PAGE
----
Hitchcock's wife, Alma Reville, was one day younger than him. They were born August 13 and August 14, 1899.
Der müde Tod (1921) by Fritz Lang was his declared favorite movie.
Told François Truffaut that although he had made two films prior to The Lodger: A Story of the London Fog (1927), he considered that to be his first real film.
Directed the pilot episode of the radio series "Suspense" which aired from 1942-1962, and made a brief appearance at the end. It was an adaptation of his 1927 film The Lodger: A Story of the London Fog (1927) and starred Herbert Marshall and Edmund Gwenn , who reprised his brother Arthur Chesney 's role as Mr. Bunting.
As of the 5th edition of 1001 Movies You Must See Before You Die (edited by Steven Jay Schneider), Hitchcock is the most represented director, with 18 films. Included are his films Blackmail (1929), The 39 Steps (1935), Sabotage (1936), Rebecca (1940), Shadow of a Doubt (1943), Spellbound (1945), Notorious (1946), Rope (1948), Strangers on a Train (1951), Rear Window (1954), The Man Who Knew Too Much (1956), The Wrong Man (1956), Vertigo (1958), North by Northwest (1959), Psycho (1960), The Birds (1963), Marnie (1964) and Frenzy (1972).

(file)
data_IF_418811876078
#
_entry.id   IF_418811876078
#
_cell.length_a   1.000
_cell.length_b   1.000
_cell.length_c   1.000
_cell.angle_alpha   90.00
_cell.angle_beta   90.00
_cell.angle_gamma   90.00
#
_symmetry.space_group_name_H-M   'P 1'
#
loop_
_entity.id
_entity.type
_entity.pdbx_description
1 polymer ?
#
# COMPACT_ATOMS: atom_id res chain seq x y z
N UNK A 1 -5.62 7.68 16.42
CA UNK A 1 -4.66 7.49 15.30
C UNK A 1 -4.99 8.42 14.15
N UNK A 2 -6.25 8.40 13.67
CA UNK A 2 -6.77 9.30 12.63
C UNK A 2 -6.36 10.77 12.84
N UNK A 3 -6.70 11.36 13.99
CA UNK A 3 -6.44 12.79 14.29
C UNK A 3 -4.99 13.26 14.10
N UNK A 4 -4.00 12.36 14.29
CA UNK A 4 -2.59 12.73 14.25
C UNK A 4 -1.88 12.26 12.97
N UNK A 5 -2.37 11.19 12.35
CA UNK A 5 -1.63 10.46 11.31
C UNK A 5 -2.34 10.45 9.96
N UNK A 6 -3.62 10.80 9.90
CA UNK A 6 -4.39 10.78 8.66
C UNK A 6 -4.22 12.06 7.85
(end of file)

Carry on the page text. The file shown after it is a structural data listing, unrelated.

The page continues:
Many of Hitchcock's films have one-word titles: Blackmail (1929), Rebecca (1940), Suspicion (1941), Saboteur (1942), Lifeboat (1944), Spellbound (1945), Notorious (1946), Rope (1948), Vertigo (1958), Psycho (1960), Marnie (1964), Topaz (1969), Frenzy (1972). He favored one-word titles because he felt that it was uncluttered, clean and easily remembered by the audience.
He suggested some improvements to a scene in Gone with the Wind (1939) but the shots weren't used.
His bridling under the heavy hand of producer David O. Selznick was exemplified by the final scene of Rebecca (1940). Selznick wanted his director to show smoke coming out of the burning house's chimney forming the letter 'R." Hitch thought the touch lacked any subtlety; instead, he showed flames licking at a pillow embroidered with the letter 'R.'